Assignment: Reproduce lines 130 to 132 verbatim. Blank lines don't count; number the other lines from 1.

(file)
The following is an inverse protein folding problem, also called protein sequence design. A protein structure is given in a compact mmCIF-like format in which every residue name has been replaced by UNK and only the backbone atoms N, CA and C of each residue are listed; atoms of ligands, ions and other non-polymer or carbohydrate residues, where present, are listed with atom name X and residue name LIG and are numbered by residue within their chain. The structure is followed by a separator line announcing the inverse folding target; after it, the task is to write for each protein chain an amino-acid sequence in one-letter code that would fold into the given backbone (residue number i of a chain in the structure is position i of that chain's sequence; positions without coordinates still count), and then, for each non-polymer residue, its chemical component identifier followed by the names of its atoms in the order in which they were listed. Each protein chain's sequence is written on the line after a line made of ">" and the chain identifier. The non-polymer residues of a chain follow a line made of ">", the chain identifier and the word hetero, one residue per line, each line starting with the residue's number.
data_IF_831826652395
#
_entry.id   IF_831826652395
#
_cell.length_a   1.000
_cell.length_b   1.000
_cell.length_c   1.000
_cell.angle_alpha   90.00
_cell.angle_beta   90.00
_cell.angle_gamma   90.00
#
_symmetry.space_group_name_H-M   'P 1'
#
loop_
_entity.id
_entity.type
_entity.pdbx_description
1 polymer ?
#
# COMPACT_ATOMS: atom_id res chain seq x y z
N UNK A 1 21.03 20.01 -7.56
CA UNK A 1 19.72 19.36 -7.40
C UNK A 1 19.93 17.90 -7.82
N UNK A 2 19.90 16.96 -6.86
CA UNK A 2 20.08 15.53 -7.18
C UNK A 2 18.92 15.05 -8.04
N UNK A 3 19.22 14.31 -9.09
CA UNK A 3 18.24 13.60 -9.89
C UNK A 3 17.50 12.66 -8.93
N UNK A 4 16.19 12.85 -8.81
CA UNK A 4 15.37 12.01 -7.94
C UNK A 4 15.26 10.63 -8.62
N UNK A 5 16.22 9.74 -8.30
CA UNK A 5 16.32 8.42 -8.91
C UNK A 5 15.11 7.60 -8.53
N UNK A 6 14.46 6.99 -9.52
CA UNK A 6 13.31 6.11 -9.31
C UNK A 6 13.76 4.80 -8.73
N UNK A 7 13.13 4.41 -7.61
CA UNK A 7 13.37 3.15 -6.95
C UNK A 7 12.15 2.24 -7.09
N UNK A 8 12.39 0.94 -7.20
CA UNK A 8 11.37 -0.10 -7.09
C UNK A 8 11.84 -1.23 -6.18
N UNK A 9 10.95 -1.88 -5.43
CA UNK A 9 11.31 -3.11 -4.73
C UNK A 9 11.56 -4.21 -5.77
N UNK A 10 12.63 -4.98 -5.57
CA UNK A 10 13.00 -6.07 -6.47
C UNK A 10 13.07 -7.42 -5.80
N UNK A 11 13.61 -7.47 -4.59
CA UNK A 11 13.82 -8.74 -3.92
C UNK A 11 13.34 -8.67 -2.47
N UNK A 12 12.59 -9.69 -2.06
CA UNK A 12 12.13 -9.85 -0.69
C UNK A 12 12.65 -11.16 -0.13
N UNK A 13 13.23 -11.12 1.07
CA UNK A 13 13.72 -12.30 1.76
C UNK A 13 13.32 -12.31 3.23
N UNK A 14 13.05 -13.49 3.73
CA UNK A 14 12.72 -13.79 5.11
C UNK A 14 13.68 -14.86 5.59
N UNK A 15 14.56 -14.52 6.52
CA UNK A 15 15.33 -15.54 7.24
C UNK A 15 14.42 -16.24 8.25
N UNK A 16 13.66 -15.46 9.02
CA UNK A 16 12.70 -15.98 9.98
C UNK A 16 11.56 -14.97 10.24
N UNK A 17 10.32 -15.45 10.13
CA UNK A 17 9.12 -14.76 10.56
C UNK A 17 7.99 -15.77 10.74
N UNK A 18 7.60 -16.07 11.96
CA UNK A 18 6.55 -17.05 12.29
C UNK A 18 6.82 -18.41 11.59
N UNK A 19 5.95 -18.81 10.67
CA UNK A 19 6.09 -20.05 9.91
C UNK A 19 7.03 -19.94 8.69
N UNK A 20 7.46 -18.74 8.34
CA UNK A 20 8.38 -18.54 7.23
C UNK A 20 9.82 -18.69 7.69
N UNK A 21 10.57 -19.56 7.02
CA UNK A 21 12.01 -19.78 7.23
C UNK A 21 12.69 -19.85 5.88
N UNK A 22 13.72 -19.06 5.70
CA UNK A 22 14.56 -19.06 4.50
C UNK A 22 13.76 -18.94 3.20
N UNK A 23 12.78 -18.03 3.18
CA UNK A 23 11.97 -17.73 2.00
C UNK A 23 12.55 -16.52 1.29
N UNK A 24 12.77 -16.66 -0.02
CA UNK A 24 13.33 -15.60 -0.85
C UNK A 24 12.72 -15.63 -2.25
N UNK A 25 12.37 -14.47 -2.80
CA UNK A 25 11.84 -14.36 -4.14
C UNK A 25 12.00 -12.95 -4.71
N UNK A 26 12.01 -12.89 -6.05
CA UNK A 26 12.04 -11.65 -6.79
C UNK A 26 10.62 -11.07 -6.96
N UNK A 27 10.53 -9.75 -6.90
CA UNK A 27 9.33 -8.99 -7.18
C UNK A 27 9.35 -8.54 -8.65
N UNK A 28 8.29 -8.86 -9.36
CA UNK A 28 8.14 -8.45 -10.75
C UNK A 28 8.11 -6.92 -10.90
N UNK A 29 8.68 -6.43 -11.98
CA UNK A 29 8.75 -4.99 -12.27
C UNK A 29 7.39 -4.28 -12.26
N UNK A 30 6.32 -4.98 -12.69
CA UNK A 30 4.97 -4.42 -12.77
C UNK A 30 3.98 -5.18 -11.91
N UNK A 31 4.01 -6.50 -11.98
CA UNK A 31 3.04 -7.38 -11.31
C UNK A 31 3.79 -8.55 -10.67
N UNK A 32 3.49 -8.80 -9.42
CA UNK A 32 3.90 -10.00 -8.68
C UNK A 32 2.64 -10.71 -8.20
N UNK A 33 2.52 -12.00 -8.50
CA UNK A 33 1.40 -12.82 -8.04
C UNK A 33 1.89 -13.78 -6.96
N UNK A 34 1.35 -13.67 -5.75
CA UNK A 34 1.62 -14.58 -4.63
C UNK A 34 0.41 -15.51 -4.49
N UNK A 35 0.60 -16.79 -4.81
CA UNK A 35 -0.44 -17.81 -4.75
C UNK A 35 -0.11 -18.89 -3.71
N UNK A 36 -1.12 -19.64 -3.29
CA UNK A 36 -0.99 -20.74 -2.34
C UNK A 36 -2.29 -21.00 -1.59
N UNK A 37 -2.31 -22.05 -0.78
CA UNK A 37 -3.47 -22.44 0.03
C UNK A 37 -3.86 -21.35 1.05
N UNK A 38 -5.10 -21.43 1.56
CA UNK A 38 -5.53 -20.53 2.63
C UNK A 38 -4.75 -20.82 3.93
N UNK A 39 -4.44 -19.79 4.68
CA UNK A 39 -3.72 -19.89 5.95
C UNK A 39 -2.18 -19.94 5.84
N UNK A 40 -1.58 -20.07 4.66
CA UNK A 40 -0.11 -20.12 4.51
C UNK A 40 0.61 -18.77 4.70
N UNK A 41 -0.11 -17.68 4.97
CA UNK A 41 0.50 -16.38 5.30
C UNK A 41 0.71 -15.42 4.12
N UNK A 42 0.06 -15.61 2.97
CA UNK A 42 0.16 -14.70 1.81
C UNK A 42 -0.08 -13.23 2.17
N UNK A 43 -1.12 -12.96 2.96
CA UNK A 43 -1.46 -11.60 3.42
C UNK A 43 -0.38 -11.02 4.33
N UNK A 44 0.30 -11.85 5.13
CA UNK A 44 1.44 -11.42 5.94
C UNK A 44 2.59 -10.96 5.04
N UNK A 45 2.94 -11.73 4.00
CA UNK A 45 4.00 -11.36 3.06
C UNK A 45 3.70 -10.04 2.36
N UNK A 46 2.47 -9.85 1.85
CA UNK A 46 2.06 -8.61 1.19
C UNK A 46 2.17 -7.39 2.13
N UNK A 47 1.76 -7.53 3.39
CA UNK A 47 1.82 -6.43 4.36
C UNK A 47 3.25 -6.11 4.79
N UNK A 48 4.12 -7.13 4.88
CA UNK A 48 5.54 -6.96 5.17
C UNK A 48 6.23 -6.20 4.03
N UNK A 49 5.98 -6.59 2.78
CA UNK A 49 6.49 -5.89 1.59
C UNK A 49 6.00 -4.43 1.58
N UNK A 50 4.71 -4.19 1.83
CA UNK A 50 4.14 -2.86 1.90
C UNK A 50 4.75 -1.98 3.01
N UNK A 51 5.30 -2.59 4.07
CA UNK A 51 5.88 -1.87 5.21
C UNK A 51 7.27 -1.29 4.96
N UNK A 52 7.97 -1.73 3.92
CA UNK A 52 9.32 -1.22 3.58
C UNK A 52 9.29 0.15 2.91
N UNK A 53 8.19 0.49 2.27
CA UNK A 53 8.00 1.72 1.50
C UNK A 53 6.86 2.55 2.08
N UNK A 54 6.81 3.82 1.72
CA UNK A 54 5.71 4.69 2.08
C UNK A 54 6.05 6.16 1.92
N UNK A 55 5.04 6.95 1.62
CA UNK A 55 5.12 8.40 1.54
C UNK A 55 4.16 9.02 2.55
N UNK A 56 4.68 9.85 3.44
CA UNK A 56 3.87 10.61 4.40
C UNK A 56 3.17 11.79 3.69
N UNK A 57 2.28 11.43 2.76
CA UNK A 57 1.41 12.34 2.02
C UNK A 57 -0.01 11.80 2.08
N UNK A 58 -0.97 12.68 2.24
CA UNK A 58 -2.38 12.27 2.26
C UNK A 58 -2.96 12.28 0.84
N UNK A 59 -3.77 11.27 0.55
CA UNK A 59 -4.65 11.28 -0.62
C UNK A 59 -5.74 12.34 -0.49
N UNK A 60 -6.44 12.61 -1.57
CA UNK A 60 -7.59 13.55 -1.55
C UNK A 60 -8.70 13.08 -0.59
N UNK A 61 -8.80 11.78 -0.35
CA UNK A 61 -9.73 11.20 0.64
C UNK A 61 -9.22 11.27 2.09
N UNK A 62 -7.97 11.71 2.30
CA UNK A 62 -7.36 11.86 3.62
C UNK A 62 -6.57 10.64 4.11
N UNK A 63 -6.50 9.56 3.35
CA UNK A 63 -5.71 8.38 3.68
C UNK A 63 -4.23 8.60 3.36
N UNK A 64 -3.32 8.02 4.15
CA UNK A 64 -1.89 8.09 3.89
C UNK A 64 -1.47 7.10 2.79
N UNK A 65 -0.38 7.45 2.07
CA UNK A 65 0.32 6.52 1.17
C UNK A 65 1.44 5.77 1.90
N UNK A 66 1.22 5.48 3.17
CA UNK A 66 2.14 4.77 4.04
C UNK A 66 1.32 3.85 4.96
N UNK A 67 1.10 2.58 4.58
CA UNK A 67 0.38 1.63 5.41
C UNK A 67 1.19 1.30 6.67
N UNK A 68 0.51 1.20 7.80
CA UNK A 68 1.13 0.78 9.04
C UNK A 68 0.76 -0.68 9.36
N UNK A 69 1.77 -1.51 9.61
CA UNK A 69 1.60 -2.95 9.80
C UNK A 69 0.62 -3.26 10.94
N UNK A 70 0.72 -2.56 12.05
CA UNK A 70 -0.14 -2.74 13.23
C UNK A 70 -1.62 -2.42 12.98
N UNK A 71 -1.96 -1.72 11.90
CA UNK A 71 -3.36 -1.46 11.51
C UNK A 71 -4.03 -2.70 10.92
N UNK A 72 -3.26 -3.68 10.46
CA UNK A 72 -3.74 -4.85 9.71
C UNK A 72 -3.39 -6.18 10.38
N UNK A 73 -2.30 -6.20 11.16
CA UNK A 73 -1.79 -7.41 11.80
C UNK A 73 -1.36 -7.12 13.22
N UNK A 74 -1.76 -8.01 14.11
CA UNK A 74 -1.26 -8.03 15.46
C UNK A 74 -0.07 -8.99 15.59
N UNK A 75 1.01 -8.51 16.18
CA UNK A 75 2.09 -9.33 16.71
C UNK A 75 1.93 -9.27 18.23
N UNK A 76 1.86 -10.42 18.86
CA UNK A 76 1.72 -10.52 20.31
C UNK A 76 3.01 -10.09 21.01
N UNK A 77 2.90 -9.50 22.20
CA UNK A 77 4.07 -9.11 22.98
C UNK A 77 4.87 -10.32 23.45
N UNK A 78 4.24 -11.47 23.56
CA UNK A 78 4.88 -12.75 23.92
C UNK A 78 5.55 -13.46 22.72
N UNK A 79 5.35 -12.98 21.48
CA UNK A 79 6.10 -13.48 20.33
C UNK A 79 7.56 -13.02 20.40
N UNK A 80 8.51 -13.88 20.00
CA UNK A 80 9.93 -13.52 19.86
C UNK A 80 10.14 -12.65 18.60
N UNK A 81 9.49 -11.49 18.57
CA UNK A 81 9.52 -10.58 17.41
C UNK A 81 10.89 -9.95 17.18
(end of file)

N UNK A 37 -2.31 -22.05 -0.78
CA UNK A 37 -3.47 -22.44 0.03
C UNK A 37 -3.86 -21.35 1.05